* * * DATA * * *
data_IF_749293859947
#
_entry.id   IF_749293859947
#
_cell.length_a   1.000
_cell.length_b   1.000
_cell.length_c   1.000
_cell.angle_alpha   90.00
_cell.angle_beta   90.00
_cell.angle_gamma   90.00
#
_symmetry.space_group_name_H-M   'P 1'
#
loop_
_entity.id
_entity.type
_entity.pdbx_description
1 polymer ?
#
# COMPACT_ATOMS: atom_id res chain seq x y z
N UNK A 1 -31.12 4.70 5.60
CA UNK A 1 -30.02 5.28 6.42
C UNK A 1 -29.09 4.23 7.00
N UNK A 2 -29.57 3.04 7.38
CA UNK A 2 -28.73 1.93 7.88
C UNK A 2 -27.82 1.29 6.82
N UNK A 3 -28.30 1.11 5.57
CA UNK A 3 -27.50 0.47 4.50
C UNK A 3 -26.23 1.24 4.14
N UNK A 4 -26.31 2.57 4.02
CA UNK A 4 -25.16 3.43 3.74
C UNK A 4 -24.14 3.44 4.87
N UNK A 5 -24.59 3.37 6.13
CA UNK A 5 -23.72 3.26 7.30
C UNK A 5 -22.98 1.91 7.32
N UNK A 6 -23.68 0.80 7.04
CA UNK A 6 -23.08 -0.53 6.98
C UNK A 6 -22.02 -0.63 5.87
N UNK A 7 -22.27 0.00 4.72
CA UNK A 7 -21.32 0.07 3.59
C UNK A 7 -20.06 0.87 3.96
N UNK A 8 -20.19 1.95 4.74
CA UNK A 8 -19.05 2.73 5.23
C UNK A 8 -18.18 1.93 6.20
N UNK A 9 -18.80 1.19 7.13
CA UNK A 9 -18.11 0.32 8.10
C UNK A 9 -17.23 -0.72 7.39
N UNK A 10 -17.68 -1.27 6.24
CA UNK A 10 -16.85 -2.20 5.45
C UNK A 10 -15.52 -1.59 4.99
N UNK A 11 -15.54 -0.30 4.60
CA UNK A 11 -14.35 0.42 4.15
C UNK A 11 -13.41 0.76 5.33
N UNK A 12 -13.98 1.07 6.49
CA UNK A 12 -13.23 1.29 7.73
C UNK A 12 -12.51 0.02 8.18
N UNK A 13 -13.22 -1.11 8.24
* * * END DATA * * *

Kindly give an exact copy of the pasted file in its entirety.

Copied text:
data_IF_749293859947
#
_entry.id   IF_749293859947
#
_cell.length_a   1.000
_cell.length_b   1.000
_cell.length_c   1.000
_cell.angle_alpha   90.00
_cell.angle_beta   90.00
_cell.angle_gamma   90.00
#
_symmetry.space_group_name_H-M   'P 1'
#
loop_
_entity.id
_entity.type
_entity.pdbx_description
1 polymer ?
#
# COMPACT_ATOMS: atom_id res chain seq x y z
N UNK A 1 -31.12 4.70 5.60
CA UNK A 1 -30.02 5.28 6.42
C UNK A 1 -29.09 4.23 7.00
N UNK A 2 -29.57 3.04 7.38
CA UNK A 2 -28.73 1.93 7.88
C UNK A 2 -27.82 1.29 6.82
N UNK A 3 -28.30 1.11 5.57
CA UNK A 3 -27.50 0.47 4.50
C UNK A 3 -26.23 1.24 4.14
N UNK A 4 -26.31 2.57 4.02
CA UNK A 4 -25.16 3.43 3.74
C UNK A 4 -24.14 3.44 4.87
N UNK A 5 -24.59 3.37 6.13
CA UNK A 5 -23.72 3.26 7.30
C UNK A 5 -22.98 1.91 7.32
N UNK A 6 -23.68 0.80 7.04
CA UNK A 6 -23.08 -0.53 6.98
C UNK A 6 -22.02 -0.63 5.87
N UNK A 7 -22.27 0.00 4.72
CA UNK A 7 -21.32 0.07 3.59
C UNK A 7 -20.06 0.87 3.96
N UNK A 8 -20.19 1.95 4.74
CA UNK A 8 -19.05 2.73 5.23
C UNK A 8 -18.18 1.93 6.20
N UNK A 9 -18.80 1.19 7.13
CA UNK A 9 -18.11 0.32 8.10
C UNK A 9 -17.23 -0.72 7.39
N UNK A 10 -17.68 -1.27 6.24
CA UNK A 10 -16.85 -2.20 5.45
C UNK A 10 -15.52 -1.59 4.99
N UNK A 11 -15.54 -0.30 4.60
CA UNK A 11 -14.35 0.42 4.15
C UNK A 11 -13.41 0.76 5.33
N UNK A 12 -13.98 1.07 6.49
CA UNK A 12 -13.23 1.29 7.73
C UNK A 12 -12.51 0.02 8.18
N UNK A 13 -13.22 -1.11 8.24